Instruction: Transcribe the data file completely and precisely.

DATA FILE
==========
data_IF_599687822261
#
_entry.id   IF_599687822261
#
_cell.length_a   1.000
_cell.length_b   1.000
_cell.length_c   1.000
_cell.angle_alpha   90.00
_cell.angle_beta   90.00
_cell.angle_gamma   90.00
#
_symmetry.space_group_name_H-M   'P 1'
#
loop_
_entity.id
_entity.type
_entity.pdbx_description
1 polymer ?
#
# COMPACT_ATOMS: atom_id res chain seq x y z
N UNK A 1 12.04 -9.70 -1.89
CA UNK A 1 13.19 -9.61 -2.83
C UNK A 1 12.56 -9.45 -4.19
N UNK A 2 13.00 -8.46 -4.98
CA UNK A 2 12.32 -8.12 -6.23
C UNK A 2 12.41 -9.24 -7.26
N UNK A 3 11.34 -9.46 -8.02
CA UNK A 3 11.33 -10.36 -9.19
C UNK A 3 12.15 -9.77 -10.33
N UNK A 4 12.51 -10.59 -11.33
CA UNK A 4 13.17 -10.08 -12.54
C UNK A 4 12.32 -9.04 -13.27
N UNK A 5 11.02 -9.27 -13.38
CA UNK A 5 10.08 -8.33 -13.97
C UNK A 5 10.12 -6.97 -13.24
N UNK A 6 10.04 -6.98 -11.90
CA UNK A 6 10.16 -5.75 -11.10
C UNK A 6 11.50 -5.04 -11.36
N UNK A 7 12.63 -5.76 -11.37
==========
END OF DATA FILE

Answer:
data_IF_599687822261
#
_entry.id   IF_599687822261
#
_cell.length_a   1.000
_cell.length_b   1.000
_cell.length_c   1.000
_cell.angle_alpha   90.00
_cell.angle_beta   90.00
_cell.angle_gamma   90.00
#
_symmetry.space_group_name_H-M   'P 1'
#
loop_
_entity.id
_entity.type
_entity.pdbx_description
1 polymer ?
#
# COMPACT_ATOMS: atom_id res chain seq x y z
N UNK A 1 12.04 -9.70 -1.89
CA UNK A 1 13.19 -9.61 -2.83
C UNK A 1 12.56 -9.45 -4.19
N UNK A 2 13.00 -8.46 -4.98
CA UNK A 2 12.32 -8.12 -6.23
C UNK A 2 12.41 -9.24 -7.26
N UNK A 3 11.34 -9.46 -8.02
CA UNK A 3 11.33 -10.36 -9.19
C UNK A 3 12.15 -9.77 -10.33
N UNK A 4 12.51 -10.59 -11.33
CA UNK A 4 13.17 -10.08 -12.54
C UNK A 4 12.32 -9.04 -13.27
N UNK A 5 11.02 -9.27 -13.38
CA UNK A 5 10.08 -8.33 -13.97
C UNK A 5 10.12 -6.97 -13.24
N UNK A 6 10.04 -6.98 -11.90
CA UNK A 6 10.16 -5.75 -11.10
C UNK A 6 11.50 -5.04 -11.36
N UNK A 7 12.63 -5.76 -11.37